Kingfisher Airlines Ceases Flights Due to Debt
The crisis for India's Kingfisher Airlines has reached a new extreme as a consortium of at least 14 banks have gone to a Karnataka court to try to recoup money they loaned to the airline.
As recently as 2010, Kingfisher was one of just six international airlines to receive the Skytrax five-star rating. When the airline first appeared in 2003 it was part of a generation of new carriers that were adding competitive energy to what had become a lethargic sector. India began deregulating airlines in the early 1990s offering increasing opportunities for private carriers to compete with state-owned Air India.
Jet Airways, Sahara and Kingfisher were the faces of a new Indian aviation industry. While Kingfisher's uncompromising emphasis on luxury and service improved aviation all over India the airline may have moved too fast for its own good.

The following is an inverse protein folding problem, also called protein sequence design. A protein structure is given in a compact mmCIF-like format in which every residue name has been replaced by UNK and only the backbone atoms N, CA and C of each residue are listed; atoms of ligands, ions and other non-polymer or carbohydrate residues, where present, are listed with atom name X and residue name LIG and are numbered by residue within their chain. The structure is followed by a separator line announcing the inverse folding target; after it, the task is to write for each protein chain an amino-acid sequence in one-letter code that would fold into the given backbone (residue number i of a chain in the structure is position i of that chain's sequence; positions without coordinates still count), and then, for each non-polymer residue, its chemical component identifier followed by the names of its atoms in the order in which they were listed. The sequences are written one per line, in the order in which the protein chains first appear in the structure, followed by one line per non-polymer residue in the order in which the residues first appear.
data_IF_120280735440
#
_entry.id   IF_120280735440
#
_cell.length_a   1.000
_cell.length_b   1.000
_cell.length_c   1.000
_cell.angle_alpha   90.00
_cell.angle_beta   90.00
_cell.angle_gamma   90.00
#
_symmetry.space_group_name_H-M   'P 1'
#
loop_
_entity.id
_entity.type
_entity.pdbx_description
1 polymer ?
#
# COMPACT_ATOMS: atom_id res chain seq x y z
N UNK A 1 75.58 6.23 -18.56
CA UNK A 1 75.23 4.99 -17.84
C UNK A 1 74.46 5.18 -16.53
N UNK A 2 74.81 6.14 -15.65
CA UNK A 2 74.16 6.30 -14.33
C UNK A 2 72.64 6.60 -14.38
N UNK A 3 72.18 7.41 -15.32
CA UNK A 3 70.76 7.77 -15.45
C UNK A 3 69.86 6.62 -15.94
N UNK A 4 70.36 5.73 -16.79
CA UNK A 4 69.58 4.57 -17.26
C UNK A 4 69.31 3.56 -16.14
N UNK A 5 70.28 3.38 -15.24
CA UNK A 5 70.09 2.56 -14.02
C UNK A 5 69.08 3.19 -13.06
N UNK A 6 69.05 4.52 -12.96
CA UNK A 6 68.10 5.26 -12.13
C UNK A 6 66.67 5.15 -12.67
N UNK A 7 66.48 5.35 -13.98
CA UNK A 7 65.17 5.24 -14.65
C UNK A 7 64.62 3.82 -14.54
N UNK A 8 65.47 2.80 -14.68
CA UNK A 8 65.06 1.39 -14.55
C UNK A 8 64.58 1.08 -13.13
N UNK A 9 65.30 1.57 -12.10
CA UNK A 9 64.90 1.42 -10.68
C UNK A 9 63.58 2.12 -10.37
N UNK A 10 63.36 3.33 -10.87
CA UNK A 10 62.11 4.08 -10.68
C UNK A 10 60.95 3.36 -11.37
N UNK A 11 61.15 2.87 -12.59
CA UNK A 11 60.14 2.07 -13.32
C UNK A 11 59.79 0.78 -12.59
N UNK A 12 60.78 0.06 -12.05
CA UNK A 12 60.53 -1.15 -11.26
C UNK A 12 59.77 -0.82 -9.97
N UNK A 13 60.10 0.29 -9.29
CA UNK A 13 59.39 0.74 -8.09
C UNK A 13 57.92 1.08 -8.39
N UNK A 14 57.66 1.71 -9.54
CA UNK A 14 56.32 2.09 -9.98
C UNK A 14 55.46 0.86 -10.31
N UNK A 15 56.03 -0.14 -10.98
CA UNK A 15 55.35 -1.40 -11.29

"Kingfisher wanted to be an international carrier," said Supinder Singh, the president of New York-based Palace Tours, "but Indian regulations require at least five years in business before an airline can go international. Kingfisher's attempt to enter a low cost carrier also may have eroded their focus."
Kingfisher, once a member of oneworld, has been losing money at a prodigious rate, some Rs 755.17 crore in the fourth quarter of 2012. According to the Hindu Times, the 10 year-old airline has never enjoyed a profitable year. In March of 2012, IATA asked travel agents to stop booking the airline and Kingfisher employees began demanding the delayed payment of salaries. The airline has yet to officially declare bankruptcy, but it is no longer flying.
"Travel agents will avoid an airline that has as many question marks as Kingfisher does now, but it was carriers like Kingfisher that have created the environment we have today in India where there are many different option," says Singh.